"Domestic investors are more confident as they have broader access to information and what is going on than foreigners, who get their information from international news which isn't enough to paint a clear picture," he added.
No regime change
Few investors believe that a change in power is imminent. The state has funds to pacify its citizens. The prime minister, Vladimir Putin, is already making comments about what can be done to rebuild trust and show that he is listening to the electorate's fears. This week, for example, he suggested placing webcams in every electoral station in Russia as a way of combatting vote rigging.
"We're very unlikely to see regime change," said Tim Ash, head of CEEMEA research at Royal Bank of Scotland in London. "The situation is markedly different to the situation we saw in Egypt, for example, because the country has fiscal ammunition to play with - $100bn in its fiscal reserves, for example. There is also an underlying popularity for Putin.
"There's no real opposition - Prokharov running is not a solution. He's an oligarch, and the whole culture of oligarchy is part of the problem. The opposition is dissipated and the country's security operations are very much controlled by the government, so I can't see this escalating."
However, political influence over business is significant in Russia. While analysts do not expect the protests – the next is scheduled for December 24 - to turn violent, they worry about the eventual disintegration of political links with companies. Some business figures could then leave the country.
Some local companies fall into what one trader in London calls a "Putin portfolio". These are relatively removed from risk irrespective of their financial standing because of their closeness to the government. But if a change in power eventually takes place, even if below the presidential level, that protection could be removed.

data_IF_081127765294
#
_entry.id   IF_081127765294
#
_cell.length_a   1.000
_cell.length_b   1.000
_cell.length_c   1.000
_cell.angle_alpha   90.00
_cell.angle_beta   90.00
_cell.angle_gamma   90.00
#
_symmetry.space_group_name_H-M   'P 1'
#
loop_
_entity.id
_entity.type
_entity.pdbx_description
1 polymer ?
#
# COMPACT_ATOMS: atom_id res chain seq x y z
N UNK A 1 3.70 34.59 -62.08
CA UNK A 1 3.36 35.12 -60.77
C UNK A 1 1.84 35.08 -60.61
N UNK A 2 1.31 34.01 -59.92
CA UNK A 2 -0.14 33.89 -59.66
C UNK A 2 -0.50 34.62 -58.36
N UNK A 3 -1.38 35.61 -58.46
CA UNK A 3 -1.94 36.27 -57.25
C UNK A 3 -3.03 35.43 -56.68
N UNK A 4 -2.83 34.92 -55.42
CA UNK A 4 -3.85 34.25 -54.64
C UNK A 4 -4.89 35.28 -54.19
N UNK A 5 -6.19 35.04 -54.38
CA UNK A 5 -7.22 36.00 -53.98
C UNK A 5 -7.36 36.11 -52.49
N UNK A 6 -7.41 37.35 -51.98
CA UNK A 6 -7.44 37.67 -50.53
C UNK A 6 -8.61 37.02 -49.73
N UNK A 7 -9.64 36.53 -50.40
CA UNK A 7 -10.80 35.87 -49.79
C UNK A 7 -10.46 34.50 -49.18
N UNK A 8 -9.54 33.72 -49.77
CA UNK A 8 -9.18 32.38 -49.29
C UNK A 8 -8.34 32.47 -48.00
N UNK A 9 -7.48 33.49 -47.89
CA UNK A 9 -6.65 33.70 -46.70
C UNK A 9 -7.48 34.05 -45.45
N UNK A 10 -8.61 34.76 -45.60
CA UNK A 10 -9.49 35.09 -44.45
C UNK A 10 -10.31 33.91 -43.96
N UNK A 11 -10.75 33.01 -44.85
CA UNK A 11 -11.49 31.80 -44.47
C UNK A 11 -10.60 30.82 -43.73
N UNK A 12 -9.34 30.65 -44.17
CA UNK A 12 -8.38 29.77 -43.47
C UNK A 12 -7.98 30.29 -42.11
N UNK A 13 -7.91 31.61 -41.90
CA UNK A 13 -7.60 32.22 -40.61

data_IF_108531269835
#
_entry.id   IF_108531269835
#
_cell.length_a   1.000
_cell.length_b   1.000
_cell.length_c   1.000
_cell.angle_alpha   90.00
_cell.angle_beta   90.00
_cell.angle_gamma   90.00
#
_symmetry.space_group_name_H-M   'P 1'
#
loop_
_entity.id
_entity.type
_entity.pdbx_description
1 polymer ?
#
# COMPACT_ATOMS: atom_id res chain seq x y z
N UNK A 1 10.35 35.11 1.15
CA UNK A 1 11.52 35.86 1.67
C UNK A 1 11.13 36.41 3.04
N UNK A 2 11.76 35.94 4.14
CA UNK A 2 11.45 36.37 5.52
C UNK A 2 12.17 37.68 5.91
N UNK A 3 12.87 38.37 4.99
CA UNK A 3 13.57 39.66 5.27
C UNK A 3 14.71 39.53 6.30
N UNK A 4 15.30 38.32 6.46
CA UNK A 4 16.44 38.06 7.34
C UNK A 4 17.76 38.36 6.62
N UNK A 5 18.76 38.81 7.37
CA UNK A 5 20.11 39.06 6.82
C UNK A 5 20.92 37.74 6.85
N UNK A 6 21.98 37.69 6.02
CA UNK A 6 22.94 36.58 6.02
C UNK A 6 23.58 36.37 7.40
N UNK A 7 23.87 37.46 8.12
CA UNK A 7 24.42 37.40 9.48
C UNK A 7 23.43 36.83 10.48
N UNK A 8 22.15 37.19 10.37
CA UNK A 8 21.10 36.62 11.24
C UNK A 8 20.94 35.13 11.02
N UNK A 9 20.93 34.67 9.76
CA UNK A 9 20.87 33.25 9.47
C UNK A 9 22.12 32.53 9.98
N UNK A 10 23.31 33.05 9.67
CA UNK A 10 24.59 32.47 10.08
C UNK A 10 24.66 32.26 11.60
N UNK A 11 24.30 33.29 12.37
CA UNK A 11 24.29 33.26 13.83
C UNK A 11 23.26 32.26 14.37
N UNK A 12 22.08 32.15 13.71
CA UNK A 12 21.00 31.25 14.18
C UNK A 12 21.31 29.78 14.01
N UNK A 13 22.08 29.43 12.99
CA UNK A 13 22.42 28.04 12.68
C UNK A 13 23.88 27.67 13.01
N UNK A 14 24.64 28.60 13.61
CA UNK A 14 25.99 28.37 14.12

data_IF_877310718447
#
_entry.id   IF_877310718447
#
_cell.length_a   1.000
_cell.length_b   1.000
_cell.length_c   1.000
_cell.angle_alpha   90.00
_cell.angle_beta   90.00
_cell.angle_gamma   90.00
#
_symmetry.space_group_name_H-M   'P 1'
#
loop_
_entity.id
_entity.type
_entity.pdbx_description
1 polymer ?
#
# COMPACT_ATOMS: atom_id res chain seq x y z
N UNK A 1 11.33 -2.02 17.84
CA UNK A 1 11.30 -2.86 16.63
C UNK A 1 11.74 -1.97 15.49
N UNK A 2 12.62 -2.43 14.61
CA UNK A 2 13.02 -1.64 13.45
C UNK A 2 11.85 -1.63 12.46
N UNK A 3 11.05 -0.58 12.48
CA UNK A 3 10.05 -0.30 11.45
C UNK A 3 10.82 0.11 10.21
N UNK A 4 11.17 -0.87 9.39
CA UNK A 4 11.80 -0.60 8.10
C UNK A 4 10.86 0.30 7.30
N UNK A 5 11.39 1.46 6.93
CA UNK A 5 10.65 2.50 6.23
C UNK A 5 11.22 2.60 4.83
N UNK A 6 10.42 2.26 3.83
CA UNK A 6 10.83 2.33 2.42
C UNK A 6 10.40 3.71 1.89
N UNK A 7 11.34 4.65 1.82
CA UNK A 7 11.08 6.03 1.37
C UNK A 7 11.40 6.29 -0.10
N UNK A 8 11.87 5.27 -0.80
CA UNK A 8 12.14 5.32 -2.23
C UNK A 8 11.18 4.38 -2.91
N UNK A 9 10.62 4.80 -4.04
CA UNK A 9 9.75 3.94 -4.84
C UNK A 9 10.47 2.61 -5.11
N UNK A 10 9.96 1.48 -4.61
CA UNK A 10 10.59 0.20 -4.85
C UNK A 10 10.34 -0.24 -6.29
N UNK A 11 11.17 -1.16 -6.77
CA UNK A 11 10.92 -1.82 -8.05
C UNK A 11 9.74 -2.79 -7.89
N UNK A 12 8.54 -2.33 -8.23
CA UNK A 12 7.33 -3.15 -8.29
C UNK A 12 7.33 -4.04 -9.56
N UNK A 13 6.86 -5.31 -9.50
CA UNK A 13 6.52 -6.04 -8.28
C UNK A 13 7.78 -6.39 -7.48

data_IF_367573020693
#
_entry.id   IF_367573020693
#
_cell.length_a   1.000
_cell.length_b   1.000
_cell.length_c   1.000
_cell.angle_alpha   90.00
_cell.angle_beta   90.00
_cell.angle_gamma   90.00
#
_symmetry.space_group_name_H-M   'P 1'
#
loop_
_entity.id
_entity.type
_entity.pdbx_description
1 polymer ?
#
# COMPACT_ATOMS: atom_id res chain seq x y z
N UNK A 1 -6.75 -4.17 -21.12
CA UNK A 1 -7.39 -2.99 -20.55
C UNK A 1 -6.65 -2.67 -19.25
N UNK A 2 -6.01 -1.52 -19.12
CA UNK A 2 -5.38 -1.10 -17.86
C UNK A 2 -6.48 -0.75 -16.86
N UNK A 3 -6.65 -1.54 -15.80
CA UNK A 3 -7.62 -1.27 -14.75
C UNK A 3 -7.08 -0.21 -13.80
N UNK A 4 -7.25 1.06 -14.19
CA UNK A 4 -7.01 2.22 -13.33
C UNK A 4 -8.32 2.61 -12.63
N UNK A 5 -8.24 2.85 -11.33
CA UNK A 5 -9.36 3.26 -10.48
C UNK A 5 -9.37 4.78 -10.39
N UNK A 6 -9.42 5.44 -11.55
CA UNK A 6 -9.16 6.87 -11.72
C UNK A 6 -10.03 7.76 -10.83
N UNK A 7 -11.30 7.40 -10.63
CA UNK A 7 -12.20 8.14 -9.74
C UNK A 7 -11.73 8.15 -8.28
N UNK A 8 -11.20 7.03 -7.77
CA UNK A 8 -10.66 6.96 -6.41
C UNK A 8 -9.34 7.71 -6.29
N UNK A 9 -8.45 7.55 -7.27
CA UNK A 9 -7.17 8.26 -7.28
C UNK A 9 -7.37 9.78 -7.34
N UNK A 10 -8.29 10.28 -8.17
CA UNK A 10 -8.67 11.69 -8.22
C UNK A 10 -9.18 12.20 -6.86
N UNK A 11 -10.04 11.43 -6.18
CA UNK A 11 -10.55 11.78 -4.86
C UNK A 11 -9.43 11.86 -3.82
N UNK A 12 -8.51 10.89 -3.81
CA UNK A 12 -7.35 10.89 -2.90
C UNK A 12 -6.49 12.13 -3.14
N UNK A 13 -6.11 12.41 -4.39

"Russian citizens have begun to care about political freedom, and we have in mind five or six potential outcomes that are equally possible," said a third fixed income analyst in Moscow. "What is clear, however, is that the influence of the party is materially decreasing. Putin will be president as there is no clear alternative, but it will be a complicated process now without silent approval."
Even so, investors still view Russia's financial institutions favourably compared to those in many other countries.
Its banks and corporates are well supported by the government and the oil price is high. The country has a conservative debt to GDP ratio of 10%. It looks set to run a budget surplus of 1% by the end of the year, which puts it in a stronger position than many other developed and developing countries.
"Russia borrowed $30bn in the domestic market this year but that money was put into the reserve fund, not to finance the budget deficit," said Podguzov. "Next year will be the same, so the funding pressure isn't big."
Loans look forward
In the syndicated loans market there was relief that the Christmas break offers an opportunity for bankers to see how the situation develops. "I don't think it's the sort of thing that will put the brakes on transactions," said one banker in London.
"I'm not particularly concerned. Does it mean that Russian risk is any higher? It could mean that the country makes a further shift towards greater transparency and that will be better for everyone doing business there."